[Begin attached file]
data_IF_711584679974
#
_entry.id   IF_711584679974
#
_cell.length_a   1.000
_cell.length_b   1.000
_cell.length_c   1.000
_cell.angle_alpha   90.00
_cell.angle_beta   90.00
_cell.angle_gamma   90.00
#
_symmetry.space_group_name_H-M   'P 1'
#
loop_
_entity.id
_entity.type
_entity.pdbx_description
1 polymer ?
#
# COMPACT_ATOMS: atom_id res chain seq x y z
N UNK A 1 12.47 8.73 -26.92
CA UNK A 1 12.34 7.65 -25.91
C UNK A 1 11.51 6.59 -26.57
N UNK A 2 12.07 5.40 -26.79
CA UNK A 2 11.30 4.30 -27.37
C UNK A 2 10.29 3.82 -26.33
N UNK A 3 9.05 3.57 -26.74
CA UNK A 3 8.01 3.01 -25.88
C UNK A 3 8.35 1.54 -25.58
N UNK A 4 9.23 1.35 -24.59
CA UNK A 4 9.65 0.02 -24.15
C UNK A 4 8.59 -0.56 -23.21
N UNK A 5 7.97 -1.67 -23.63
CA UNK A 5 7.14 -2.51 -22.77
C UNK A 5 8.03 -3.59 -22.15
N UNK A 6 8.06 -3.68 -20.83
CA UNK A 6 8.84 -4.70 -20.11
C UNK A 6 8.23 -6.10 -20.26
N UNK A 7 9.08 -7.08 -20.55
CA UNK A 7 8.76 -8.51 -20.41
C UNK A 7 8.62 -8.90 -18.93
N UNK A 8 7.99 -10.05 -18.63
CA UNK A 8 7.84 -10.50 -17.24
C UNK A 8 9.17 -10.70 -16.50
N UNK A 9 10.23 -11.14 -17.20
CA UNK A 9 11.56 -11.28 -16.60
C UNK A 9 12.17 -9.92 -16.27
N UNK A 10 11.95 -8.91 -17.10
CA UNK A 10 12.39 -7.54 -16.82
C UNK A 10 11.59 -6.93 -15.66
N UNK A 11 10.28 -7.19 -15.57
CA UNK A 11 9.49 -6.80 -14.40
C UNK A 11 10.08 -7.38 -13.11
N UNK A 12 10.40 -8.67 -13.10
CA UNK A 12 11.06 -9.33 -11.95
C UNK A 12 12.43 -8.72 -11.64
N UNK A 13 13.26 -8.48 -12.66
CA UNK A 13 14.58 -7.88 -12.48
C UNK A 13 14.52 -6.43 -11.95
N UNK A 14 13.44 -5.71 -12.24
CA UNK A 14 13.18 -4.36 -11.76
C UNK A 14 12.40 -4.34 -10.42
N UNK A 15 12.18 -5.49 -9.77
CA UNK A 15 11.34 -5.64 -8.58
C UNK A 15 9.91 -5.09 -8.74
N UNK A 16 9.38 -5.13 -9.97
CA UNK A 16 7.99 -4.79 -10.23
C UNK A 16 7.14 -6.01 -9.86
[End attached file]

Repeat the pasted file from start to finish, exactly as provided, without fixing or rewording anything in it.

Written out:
data_IF_711584679974
#
_entry.id   IF_711584679974
#
_cell.length_a   1.000
_cell.length_b   1.000
_cell.length_c   1.000
_cell.angle_alpha   90.00
_cell.angle_beta   90.00
_cell.angle_gamma   90.00
#
_symmetry.space_group_name_H-M   'P 1'
#
loop_
_entity.id
_entity.type
_entity.pdbx_description
1 polymer ?
#
# COMPACT_ATOMS: atom_id res chain seq x y z
N UNK A 1 12.47 8.73 -26.92
CA UNK A 1 12.34 7.65 -25.91
C UNK A 1 11.51 6.59 -26.57
N UNK A 2 12.07 5.40 -26.79
CA UNK A 2 11.30 4.30 -27.37
C UNK A 2 10.29 3.82 -26.33
N UNK A 3 9.05 3.57 -26.74
CA UNK A 3 8.01 3.01 -25.88
C UNK A 3 8.35 1.54 -25.58
N UNK A 4 9.23 1.35 -24.59
CA UNK A 4 9.65 0.02 -24.15
C UNK A 4 8.59 -0.56 -23.21
N UNK A 5 7.97 -1.67 -23.63
CA UNK A 5 7.14 -2.51 -22.77
C UNK A 5 8.03 -3.59 -22.15
N UNK A 6 8.06 -3.68 -20.83
CA UNK A 6 8.84 -4.70 -20.11
C UNK A 6 8.23 -6.10 -20.26
N UNK A 7 9.08 -7.08 -20.55
CA UNK A 7 8.76 -8.51 -20.41
C UNK A 7 8.62 -8.90 -18.93
N UNK A 8 7.99 -10.05 -18.63
CA UNK A 8 7.84 -10.50 -17.24
C UNK A 8 9.17 -10.70 -16.50
N UNK A 9 10.23 -11.14 -17.20
CA UNK A 9 11.56 -11.28 -16.60
C UNK A 9 12.17 -9.92 -16.27
N UNK A 10 11.95 -8.91 -17.10
CA UNK A 10 12.39 -7.54 -16.82
C UNK A 10 11.59 -6.93 -15.66
N UNK A 11 10.28 -7.19 -15.57
CA UNK A 11 9.49 -6.80 -14.40
C UNK A 11 10.08 -7.38 -13.11
N UNK A 12 10.40 -8.67 -13.10
CA UNK A 12 11.06 -9.33 -11.95
C UNK A 12 12.43 -8.72 -11.64
N UNK A 13 13.26 -8.48 -12.66
CA UNK A 13 14.58 -7.88 -12.48
C UNK A 13 14.52 -6.43 -11.95
N UNK A 14 13.44 -5.71 -12.24
CA UNK A 14 13.18 -4.36 -11.76
C UNK A 14 12.40 -4.34 -10.42
N UNK A 15 12.18 -5.49 -9.77
CA UNK A 15 11.34 -5.64 -8.58
C UNK A 15 9.91 -5.09 -8.74
N UNK A 16 9.38 -5.13 -9.97
CA UNK A 16 7.99 -4.79 -10.23
C UNK A 16 7.14 -6.01 -9.86